In the early 18th century Trowbridge was the centre of the woollen cloth production. It was also home to the largest woollen cloth producer in the west of England, wealthy magistrate and mill owner John Jones, who was keen to modernise the production of woollen cloth. Until this point a Shearman (Helliker’s profession) had been protected by statute since Tudor Times. However as time went on and technology progressed this legal protection had been removed. With inadequate poor relief the Shearman had to organise themselves into illegal unions. The job of a Shearman was to skillfully crop off the raised nap of the cloth to ensure a finely knitted fibre. This produced a tough, high quality material known as extra fine board cloth. Jone’s proposal was to introduce mechanisation into woollen cloth production, replacing the need for Shearman craftsmanship. In response Trowbridge Shearman allied with Yorkshire Shearman, facing a similar threat. In 1802 a trade union monopoly existed between the two counties. There Union cards bore the words ‘Industry, Freedom and Friendship’.
Thomas Helliker was in the middle of his apprenticeship, at The Conigre, owned by Francis Naish, who traded extensively in fancy waistcoats, when the organised resistance against mechanisation became violent. On the night of the 22nd July 1802 Helliker was on striker, that same night Littleton Mill, near Semington was burned down for having Shearing frames installed. The mill was owned by Naish but rented by Ralph Heath. A group of men with blackened faces entered Heath’s cottage, held him at gunpoint, whilst the mill was set on fire.
Heath testified that Helliker was the second man to enter his cottage, his face was blackened and he carried a pistol that he threatened those present with. Heath stated that though Helliker’s face was blackened he recognised him from his voice and protruding front teeth as the man who held him captive. He claimed that when he had made a contradictory statement saying he hadn’t recognised Helliker he done so “from a dread that his life was in danger if it had been understood that he could convict him”.
However a statement has surfaced from the Public Records Office that throws doubt on Heath’s evidence.
In the cottage also that night was John Pearce, Heath’s assistant. Pearce’s statement mentioned nothing of a second man; supposedly Helliker and claims that Heath never looked up from the ground the whole time after the first man entered the cottage. But Pearce’s evidence was not formally recorded nor was he called to the trail. Heath was almost certainly pressured by Naish to testify and seems to have been rewarded, receiving £500, a substantial amount of money at this time. Furthermore the authorities needed a scapegoat to keep the workforce in line, unfortunately Helliker fitted the bill.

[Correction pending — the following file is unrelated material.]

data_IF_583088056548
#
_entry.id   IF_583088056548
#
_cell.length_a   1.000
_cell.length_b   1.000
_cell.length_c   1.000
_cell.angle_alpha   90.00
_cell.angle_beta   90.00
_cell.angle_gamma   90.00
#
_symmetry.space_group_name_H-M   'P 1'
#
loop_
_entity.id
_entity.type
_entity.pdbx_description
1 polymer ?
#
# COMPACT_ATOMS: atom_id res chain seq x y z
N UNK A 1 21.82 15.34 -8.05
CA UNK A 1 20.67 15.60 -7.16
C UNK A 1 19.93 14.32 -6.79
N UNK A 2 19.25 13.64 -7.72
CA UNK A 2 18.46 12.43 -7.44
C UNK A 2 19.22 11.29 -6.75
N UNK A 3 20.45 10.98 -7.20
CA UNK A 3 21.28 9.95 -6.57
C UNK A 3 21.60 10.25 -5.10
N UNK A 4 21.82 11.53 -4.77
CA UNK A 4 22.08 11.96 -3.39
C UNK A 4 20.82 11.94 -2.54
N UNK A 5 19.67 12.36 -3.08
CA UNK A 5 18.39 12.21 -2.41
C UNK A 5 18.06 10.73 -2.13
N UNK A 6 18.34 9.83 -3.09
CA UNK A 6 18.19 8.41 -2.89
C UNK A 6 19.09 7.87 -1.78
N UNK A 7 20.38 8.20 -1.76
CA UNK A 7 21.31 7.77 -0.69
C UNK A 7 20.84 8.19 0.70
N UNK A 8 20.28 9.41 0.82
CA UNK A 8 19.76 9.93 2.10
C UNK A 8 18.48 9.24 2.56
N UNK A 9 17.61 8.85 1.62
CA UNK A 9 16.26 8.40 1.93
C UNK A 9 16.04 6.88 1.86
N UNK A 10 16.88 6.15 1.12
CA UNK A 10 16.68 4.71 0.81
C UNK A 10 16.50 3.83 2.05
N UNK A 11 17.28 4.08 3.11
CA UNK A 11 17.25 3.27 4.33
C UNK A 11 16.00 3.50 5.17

Helliker did in fact have an alibi for the night, a fellow apprentice, Joseph Warren. Warren had voluntarily gone to the magistrates and stated that at 10:30pm he met Helliker outside John Walter’s house who Warren was visiting. Helliker became very drunk so Warren put him in Walter’s kitchen and having locked the front door placed the key under the door of Walter’s bedroom. So he and Helliker slept there till morning, locked in. When Naish heard of Warren’s statement he asked to interview him and the following morning Warren disappeared eventually turning up in Leeds, September. It is believed that Union members sent him away with a reference and money, in fear of his safety.
Helliker was arrested in August but maintained his innocence. It did not matter, Jones told him “you have been recognised and it will go badly for you”. Helliker was imprisoned at Wilton jail, far side of Salisbury Plain, preventing rescue from his fellow Shearmen, throughout the winter of 1802-1803 until his trail in March. Warren never gave evidence and the outcome was predictable.
Thomas Helliker was hanged in front of Fisherton Goal, 22nd March 1803, maintaining his innocence to the very last. He never testified against any of his fellow workers, though as a Shearman he would almost certainly have known who was at the mill even if he himself was not.
Helliker’s body was carried back by Trowbridge Shearmen, across Salisbury Plain to his resting placing at St. James church, Trowbridge, where his tomb still remains. His fellow cloth workers regarded him as a martyr, today he is seen as an early trade unionist who paid the highest price for defending his trade.
Was he really innocent?
We can never know. It is possible he was there, but it would seem unusual for an apprentice, with 2 years training remaining (only fully trained workers were accepted into the union) to have been involved in a high level and dangerous union activity, with such an important role.